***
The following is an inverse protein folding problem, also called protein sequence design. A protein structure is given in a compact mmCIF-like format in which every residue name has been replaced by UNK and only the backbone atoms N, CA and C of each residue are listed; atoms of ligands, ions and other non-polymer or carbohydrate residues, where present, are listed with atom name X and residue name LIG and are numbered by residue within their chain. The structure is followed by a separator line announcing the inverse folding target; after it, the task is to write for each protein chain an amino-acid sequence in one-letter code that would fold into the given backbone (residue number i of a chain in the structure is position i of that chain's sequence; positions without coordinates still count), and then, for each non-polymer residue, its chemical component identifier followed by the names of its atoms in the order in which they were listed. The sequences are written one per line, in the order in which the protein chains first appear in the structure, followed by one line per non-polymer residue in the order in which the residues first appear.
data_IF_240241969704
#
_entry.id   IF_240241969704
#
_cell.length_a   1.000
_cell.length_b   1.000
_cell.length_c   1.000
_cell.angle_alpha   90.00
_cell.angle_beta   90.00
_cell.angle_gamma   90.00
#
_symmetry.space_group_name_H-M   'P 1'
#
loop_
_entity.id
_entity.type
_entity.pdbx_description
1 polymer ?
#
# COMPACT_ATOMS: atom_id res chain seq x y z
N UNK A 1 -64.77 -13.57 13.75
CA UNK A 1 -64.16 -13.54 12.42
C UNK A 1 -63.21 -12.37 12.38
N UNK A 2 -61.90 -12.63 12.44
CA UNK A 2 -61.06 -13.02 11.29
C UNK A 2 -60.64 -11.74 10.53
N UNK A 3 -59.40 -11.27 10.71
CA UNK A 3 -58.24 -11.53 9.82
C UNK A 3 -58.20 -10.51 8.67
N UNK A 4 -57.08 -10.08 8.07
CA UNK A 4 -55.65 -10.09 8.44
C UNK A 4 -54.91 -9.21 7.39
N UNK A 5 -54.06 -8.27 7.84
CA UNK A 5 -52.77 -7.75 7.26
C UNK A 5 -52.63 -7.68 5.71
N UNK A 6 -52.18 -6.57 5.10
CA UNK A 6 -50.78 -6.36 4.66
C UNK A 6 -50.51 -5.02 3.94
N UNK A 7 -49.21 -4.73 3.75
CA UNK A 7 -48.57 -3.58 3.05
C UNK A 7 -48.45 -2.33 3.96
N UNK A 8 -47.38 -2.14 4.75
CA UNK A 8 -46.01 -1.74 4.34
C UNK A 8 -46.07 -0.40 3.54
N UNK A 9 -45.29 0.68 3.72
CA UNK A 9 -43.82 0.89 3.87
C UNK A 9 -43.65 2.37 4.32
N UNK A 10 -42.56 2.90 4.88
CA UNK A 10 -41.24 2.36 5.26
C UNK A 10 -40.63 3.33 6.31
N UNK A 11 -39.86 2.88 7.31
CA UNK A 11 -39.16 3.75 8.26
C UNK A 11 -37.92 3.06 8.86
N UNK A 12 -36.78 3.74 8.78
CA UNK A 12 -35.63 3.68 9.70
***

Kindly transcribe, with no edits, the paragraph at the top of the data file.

The following is an inverse protein folding problem, also called protein sequence design. A protein structure is given in a compact mmCIF-like format in which every residue name has been replaced by UNK and only the backbone atoms N, CA and C of each residue are listed; atoms of ligands, ions and other non-polymer or carbohydrate residues, where present, are listed with atom name X and residue name LIG and are numbered by residue within their chain. The structure is followed by a separator line announcing the inverse folding target; after it, the task is to write for each protein chain an amino-acid sequence in one-letter code that would fold into the given backbone (residue number i of a chain in the structure is position i of that chain's sequence; positions without coordinates still count), and then, for each non-polymer residue, its chemical component identifier followed by the names of its atoms in the order in which they were listed. The sequences are written one per line, in the order in which the protein chains first appear in the structure, followed by one line per non-polymer residue in the order in which the residues first appear.